Former Interim National Chairman of the All Progressives Congress (APC), Chief Bisi Akande, has sensationally revealed in his new book that former Vice-President Atiku Abubakar was in financial dire strait in 2007, when he ran for President.

Akande, a former governor of Osun State, also states that Atiku, whose relationship with his principal, President Olusegun Obasanjo at the period was frosty, wholly leaned on then Action Congress National Leader, Asiwaju Bola Tinubu, for financial and logistic supports.

But the author demurs in the autobiography titled, “My Participations”, that it is bewildering that same Atiku later betrayed Tinubu, by reneging on their gentleman’s agreement that he would make Tinubu, a former Lagos State governor, his running mate.

Recall that when Obasanjo and his VP, Atiku, fell apart as they were about to end their eight-year final tenure, the latter, getting frustrated in the ruling Peoples Democratic Party, defected to the AC, where he was warmly received by Tinubu and handed the presidential ticket.

Akande recalls in the book that Atiku made a solemn pledge to Tinubu to make him his running mate in the 2007 presidential race, and at the time relied almost totally on Tinubu to fund virtually all aspects of the presidential campaigns.

As for the AC, however, the party was more or less a child of necessity, as the Alliance for Democracy to which most Yoruba leaders belonged had been rooted out of its South-West stronghold through the 2003 general elections.

Of all the six Southwest governors at the period, only Tinubu survived what has now been known as “political Tsunami”, as he secured a second term as Governor of Lagos State, on the AD platform.

Governors Olusegun Osoba of Ogun, Lam Adesina of Oyo, Akande of Osun, Adebayo Adefarati of Ondo and Niyi Adebayo of Ekiti all lost lost out in one fell swoop, at the 2003 governorship elections.

“In 2007, we formed a party, the AC, with Abubakar Atiku. We agreed that Atiku should be our presidential candidate and we had the understanding that he would run with Bola Tinubu.

“I was the chairman of the AC. One day, after we had nominated Atiku as our presidential candidate, one young man came and gave me a form from INEC (Independent National Electoral Commission). I told him I could not sign a blank form and that I, as the Chairman, must know the name that would be filled in it.

“The young man, Bashir Yusuf Ibrahim, must have been the organising right-hand man of Atiku. He was an active person from Kano. The following morning, he came again with Lawan Kaita. Kaita begged me and said it was Ben Obi’s whom Atiku had chosen as his running mate behind our back.

“So, I signed the form because I believed as the candidate, Atiku had the right to choose his running-mate. If I refused to sign, that would create a crisis.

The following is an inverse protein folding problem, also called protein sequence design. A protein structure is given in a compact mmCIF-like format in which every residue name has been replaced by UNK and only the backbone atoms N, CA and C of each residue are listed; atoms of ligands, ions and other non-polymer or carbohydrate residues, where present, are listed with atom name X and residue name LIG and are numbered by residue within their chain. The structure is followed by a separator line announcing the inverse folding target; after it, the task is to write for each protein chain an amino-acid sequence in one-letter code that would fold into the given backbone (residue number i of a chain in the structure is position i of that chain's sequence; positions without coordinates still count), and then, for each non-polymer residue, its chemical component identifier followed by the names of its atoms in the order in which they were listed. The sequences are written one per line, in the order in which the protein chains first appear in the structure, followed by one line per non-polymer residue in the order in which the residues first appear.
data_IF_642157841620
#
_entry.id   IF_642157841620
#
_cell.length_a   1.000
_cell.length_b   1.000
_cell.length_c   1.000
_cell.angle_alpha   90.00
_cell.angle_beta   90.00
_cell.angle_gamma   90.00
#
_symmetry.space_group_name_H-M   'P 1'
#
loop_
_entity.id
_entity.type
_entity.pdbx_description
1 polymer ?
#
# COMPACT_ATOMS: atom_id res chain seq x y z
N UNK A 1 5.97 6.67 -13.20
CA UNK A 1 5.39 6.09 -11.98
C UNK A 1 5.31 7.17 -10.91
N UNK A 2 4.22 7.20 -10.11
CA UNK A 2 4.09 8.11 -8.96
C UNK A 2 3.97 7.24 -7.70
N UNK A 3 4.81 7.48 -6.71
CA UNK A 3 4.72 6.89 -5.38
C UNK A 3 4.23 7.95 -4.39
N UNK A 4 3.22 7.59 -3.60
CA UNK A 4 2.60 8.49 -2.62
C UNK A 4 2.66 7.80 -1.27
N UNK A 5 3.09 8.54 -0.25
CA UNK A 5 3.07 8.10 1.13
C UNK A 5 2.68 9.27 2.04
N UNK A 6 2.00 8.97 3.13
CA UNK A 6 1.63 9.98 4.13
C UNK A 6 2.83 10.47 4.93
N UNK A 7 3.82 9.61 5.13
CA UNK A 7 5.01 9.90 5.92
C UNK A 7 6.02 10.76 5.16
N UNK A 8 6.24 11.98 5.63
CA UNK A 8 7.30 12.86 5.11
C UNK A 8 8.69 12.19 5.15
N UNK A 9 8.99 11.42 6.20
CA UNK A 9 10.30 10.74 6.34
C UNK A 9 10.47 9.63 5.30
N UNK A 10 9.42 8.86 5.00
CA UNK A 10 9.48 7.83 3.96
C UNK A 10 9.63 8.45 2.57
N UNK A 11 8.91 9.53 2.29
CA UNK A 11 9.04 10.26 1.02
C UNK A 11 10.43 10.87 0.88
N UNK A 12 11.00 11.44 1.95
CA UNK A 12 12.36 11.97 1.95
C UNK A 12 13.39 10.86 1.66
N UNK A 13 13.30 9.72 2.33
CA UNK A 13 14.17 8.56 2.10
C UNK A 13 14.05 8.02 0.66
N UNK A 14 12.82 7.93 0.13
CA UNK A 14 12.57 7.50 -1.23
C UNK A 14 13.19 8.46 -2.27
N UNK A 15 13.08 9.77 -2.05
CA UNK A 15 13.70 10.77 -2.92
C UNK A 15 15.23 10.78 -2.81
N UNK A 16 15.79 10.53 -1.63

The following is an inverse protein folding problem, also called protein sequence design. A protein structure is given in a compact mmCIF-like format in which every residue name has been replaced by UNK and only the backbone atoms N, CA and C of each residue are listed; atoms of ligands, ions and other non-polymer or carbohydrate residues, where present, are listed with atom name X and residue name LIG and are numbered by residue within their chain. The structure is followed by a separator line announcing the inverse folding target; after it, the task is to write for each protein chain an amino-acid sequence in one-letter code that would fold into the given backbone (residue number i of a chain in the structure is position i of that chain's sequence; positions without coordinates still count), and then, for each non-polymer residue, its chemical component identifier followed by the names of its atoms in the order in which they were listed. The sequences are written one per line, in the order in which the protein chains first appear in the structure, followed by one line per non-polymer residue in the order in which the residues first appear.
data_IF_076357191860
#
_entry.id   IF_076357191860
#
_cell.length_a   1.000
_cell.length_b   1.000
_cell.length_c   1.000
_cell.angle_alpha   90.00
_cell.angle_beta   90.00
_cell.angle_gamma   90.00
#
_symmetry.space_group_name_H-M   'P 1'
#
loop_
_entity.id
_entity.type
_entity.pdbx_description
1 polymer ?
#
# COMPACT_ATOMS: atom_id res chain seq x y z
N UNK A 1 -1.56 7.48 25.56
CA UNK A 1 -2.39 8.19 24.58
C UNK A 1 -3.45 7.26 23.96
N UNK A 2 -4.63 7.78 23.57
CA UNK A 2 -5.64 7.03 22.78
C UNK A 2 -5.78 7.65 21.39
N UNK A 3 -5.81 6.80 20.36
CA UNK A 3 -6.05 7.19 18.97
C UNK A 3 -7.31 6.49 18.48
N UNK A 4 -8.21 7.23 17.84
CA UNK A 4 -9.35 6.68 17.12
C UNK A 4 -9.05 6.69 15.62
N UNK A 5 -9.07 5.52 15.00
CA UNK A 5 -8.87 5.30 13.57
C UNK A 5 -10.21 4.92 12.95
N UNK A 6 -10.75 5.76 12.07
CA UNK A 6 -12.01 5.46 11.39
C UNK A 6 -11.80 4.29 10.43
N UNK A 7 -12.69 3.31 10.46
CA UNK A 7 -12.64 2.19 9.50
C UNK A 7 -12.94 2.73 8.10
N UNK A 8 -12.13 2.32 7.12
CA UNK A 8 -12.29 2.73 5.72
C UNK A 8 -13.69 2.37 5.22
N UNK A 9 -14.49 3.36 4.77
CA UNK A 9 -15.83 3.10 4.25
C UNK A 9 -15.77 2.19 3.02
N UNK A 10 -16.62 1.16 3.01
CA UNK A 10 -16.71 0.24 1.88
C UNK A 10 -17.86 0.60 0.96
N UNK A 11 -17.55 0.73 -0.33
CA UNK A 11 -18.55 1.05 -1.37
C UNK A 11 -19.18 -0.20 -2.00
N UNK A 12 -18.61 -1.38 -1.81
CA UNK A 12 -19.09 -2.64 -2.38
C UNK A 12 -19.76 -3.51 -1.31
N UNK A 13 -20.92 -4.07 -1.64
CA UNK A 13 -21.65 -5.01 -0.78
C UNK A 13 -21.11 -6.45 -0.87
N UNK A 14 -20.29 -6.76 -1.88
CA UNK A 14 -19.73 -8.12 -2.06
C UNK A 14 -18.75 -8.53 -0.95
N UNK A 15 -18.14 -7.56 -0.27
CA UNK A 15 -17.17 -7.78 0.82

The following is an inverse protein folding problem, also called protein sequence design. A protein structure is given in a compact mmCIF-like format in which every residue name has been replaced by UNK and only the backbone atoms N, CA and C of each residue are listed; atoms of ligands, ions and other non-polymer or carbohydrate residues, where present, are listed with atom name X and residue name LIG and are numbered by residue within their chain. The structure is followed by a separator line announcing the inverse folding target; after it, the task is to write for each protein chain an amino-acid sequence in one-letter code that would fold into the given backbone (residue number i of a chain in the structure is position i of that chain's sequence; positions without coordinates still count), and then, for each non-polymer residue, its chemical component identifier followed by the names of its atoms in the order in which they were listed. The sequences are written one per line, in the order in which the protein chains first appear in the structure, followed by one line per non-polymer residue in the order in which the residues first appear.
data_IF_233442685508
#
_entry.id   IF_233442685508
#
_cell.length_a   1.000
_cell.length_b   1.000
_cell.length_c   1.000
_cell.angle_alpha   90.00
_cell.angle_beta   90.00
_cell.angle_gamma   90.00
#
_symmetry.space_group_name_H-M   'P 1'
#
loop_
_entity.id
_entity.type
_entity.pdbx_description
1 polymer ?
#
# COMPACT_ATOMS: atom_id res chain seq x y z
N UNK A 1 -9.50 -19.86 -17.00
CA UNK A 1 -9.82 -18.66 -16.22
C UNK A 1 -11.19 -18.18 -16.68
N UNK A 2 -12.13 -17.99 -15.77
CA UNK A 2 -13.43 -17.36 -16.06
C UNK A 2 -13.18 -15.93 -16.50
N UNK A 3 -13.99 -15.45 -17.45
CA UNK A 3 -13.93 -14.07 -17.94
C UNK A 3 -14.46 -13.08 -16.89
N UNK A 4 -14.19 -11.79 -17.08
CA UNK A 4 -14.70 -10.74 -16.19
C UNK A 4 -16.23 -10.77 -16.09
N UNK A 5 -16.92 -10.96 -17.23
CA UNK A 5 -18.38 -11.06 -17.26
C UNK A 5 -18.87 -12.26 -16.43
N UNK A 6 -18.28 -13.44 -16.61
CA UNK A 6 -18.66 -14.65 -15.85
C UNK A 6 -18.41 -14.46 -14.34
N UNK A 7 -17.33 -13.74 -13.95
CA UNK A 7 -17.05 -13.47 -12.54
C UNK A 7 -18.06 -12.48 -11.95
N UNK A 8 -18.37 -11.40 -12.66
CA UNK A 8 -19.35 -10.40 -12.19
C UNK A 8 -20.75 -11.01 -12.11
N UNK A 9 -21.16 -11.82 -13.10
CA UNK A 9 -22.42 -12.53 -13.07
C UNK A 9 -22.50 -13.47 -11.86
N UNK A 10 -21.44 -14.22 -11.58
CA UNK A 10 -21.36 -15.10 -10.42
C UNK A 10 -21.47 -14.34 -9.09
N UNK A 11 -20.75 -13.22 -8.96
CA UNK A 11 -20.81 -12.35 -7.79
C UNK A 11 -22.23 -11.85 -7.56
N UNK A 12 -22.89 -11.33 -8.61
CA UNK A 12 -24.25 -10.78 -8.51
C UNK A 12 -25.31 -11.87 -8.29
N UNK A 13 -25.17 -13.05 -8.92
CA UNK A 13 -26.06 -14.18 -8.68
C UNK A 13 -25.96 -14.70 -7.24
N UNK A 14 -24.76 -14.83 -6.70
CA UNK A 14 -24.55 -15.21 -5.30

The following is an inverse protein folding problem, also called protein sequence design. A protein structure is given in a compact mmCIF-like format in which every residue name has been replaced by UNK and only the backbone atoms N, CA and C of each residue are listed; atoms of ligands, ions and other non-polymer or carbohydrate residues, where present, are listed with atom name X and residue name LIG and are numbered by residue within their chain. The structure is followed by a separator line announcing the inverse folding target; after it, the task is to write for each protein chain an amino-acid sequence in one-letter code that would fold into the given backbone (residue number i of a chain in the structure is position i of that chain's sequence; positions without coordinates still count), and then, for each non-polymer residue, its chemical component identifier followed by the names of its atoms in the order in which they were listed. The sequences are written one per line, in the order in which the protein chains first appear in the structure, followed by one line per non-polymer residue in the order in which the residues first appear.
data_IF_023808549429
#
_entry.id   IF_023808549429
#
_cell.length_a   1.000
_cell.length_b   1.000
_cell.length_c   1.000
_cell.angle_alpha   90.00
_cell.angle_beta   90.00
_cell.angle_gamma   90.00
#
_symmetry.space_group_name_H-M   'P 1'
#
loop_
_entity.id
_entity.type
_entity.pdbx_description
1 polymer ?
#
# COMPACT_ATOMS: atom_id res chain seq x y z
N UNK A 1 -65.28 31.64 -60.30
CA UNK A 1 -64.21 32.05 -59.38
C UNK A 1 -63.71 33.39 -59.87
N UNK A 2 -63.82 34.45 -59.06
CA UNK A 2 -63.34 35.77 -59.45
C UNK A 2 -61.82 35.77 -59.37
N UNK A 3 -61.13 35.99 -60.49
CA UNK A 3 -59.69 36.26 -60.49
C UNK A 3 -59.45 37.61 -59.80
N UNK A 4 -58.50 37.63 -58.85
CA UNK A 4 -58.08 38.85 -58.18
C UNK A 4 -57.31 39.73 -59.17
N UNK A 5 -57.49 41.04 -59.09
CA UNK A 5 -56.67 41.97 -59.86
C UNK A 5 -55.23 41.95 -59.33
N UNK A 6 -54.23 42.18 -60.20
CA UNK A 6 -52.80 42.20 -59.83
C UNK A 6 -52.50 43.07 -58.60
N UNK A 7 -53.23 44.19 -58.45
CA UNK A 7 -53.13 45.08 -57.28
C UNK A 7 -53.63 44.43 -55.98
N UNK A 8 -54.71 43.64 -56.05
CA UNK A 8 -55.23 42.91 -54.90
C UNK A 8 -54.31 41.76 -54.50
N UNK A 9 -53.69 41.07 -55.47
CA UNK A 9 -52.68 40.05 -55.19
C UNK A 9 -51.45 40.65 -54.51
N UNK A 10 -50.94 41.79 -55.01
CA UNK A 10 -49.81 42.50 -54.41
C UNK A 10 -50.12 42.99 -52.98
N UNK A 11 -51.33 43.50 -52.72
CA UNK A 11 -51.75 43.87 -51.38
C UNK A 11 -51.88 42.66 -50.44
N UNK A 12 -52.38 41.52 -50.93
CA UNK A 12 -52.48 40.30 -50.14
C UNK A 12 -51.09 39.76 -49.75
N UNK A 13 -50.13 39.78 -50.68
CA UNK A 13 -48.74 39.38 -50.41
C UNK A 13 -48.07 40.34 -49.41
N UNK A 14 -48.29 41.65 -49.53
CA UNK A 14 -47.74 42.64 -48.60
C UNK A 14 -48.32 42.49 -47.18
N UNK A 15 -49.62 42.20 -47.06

“We believed that Atiku should have chosen his running mate from the AD even if he was no longer favourably disposed to Tinubu. With Atiku, the party would be strong in the North, but because of the preponderance of PDP in the South-East and the South-South, it would face more resistance in that area.

Obasanjo was stepping down from the Presidency. Therefore, the Yoruba, even the few that benefitted from his arrogant rule, would no longer be obliged to vote for the PDP.

“Segun Osoba, Niyi Adebayo and Lam Adesina had earlier met Atiku and we proposed to him our choice of Tinubu, and he promised to come back to us. He gave us a date. On that date, we all assembled. Atiku came with Audu Ogbe, Tom Ikimi and Usman Bugaje.

“We proposed that Tinubu should be the running mate, though Tinubu was not at the meeting. Atiku would not give us an immediate answer. He said he wanted to have more consultations.

“Ikimi, Ogbe and others were all very strong against Tinubu, because they said it would mean a Muslim-Muslim ticket. We deadlocked over that. Atiku never said anything. We left the meeting. What prompted us was that anytime we said we needed money, Atiku would say ‘Bola, please help us’. Bola was the only one spending the money among us. The rest of us were poor.

“Tinubu also put all his energy and resources into the formation of the AC and we felt he deserved a spot on the ticket. We discussed with Bola on this and he said we should discuss with Atiku. It was after we were deadlocked that they brought me the blank form. So, Atiku ran with Obi and failed. Only Lagos State from South West voted for Atiku in all the states of Nigeria.”Akande recounts.

In the 2007 presidential election, Atiku came a distant third. The poll was won by the late President Umaru Musa Yar’Adua, as now President Muhammadu Buhari of the then All Nigerians Peoples Party (ANPP) came second.

When Atiku’s camp was contacted for its reaction, however, Paul Ibe, a spokesman of the former vice-president, said, “There’s no big deal in that.”

He criticised Akande, insinuating that the author did not put the issue in proper perspective.

To many however, the issue of ingratitude as displayed by Atiku towards Tinubu should be considered a big deal by any mortal with conscience.